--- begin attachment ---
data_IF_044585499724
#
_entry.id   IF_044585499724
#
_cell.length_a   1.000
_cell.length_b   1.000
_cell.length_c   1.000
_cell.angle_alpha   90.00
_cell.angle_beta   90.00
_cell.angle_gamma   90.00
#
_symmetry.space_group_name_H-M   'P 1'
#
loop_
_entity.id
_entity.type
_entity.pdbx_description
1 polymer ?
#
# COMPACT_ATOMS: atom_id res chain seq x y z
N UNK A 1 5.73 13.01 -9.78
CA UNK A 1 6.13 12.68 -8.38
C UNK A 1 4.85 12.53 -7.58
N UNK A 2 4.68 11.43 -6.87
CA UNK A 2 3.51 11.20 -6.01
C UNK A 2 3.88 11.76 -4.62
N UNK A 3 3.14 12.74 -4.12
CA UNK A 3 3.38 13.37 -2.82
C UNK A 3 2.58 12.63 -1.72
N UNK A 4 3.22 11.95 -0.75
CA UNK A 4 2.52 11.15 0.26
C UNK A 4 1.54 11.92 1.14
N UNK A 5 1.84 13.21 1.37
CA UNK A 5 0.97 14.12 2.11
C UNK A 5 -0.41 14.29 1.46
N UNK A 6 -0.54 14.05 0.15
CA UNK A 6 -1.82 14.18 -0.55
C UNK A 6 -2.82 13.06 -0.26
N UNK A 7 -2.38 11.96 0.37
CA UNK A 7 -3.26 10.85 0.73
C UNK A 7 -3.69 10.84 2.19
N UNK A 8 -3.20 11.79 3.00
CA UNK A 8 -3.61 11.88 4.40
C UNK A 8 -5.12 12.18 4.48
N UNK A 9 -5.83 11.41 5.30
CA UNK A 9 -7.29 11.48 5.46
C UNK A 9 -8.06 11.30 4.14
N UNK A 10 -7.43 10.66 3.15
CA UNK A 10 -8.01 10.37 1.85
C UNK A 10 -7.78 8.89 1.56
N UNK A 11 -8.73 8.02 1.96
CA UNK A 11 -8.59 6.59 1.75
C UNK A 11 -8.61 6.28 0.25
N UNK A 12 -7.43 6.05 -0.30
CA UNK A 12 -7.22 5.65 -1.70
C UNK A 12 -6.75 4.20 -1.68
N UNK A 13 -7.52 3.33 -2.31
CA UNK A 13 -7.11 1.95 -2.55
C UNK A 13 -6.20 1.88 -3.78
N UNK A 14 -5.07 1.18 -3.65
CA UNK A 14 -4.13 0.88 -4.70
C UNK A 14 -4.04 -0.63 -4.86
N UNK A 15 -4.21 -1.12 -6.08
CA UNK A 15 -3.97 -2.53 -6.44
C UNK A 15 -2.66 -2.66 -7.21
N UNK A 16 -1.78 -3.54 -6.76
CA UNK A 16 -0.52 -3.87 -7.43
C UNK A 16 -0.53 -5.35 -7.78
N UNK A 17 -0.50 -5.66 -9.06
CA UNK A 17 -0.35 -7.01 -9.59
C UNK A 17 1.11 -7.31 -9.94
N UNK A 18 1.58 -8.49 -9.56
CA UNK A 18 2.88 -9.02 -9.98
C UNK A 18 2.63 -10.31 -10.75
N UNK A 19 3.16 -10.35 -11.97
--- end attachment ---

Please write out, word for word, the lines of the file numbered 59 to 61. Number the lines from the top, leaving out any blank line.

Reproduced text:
C UNK A 13 -6.20 1.88 -3.78
N UNK A 14 -5.07 1.18 -3.65
CA UNK A 14 -4.13 0.88 -4.70